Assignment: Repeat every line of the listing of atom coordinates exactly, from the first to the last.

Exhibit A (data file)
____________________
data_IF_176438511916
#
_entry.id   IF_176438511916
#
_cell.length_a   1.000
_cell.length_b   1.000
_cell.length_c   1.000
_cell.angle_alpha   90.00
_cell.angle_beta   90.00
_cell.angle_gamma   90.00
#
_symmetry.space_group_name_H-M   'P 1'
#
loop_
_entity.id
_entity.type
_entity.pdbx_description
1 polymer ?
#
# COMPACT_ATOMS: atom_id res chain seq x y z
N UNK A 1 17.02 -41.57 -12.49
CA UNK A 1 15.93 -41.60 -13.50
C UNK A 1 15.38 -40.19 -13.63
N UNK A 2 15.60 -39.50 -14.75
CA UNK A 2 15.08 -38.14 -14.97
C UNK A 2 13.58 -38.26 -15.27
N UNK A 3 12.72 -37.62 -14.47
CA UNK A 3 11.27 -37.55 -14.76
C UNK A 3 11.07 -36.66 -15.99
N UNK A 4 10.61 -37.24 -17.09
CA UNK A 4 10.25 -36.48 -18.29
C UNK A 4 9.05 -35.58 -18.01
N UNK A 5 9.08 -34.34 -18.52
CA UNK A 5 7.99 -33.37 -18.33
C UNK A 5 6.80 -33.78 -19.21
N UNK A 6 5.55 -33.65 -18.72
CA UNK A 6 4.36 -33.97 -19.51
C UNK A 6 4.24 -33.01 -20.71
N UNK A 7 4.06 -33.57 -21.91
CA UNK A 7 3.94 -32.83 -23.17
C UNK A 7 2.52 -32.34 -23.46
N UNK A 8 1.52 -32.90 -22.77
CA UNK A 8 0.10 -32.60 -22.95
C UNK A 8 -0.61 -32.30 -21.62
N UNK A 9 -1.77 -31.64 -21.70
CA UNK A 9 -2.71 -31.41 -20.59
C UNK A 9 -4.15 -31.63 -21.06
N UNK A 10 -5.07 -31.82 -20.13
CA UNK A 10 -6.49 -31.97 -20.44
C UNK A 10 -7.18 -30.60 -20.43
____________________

data_IF_176438511916
#
_entry.id   IF_176438511916
#
_cell.length_a   1.000
_cell.length_b   1.000
_cell.length_c   1.000
_cell.angle_alpha   90.00
_cell.angle_beta   90.00
_cell.angle_gamma   90.00
#
_symmetry.space_group_name_H-M   'P 1'
#
loop_
_entity.id
_entity.type
_entity.pdbx_description
1 polymer ?
#
# COMPACT_ATOMS: atom_id res chain seq x y z
N UNK A 1 17.02 -41.57 -12.49
CA UNK A 1 15.93 -41.60 -13.50
C UNK A 1 15.38 -40.19 -13.63
N UNK A 2 15.60 -39.50 -14.75
CA UNK A 2 15.08 -38.14 -14.97
C UNK A 2 13.58 -38.26 -15.27
N UNK A 3 12.72 -37.62 -14.47
CA UNK A 3 11.27 -37.55 -14.76
C UNK A 3 11.07 -36.66 -15.99
N UNK A 4 10.61 -37.24 -17.09
CA UNK A 4 10.25 -36.48 -18.29
C UNK A 4 9.05 -35.58 -18.01
N UNK A 5 9.08 -34.34 -18.52
CA UNK A 5 7.99 -33.37 -18.33
C UNK A 5 6.80 -33.78 -19.21
N UNK A 6 5.55 -33.65 -18.72
CA UNK A 6 4.36 -33.97 -19.51
C UNK A 6 4.24 -33.01 -20.71
N UNK A 7 4.06 -33.57 -21.91
CA UNK A 7 3.94 -32.83 -23.17
C UNK A 7 2.52 -32.34 -23.46
N UNK A 8 1.52 -32.90 -22.77
CA UNK A 8 0.10 -32.60 -22.95
C UNK A 8 -0.61 -32.30 -21.62
N UNK A 9 -1.77 -31.64 -21.70
CA UNK A 9 -2.71 -31.41 -20.59
C UNK A 9 -4.15 -31.63 -21.06
N UNK A 10 -5.07 -31.82 -20.13
CA UNK A 10 -6.49 -31.97 -20.44
C UNK A 10 -7.18 -30.60 -20.43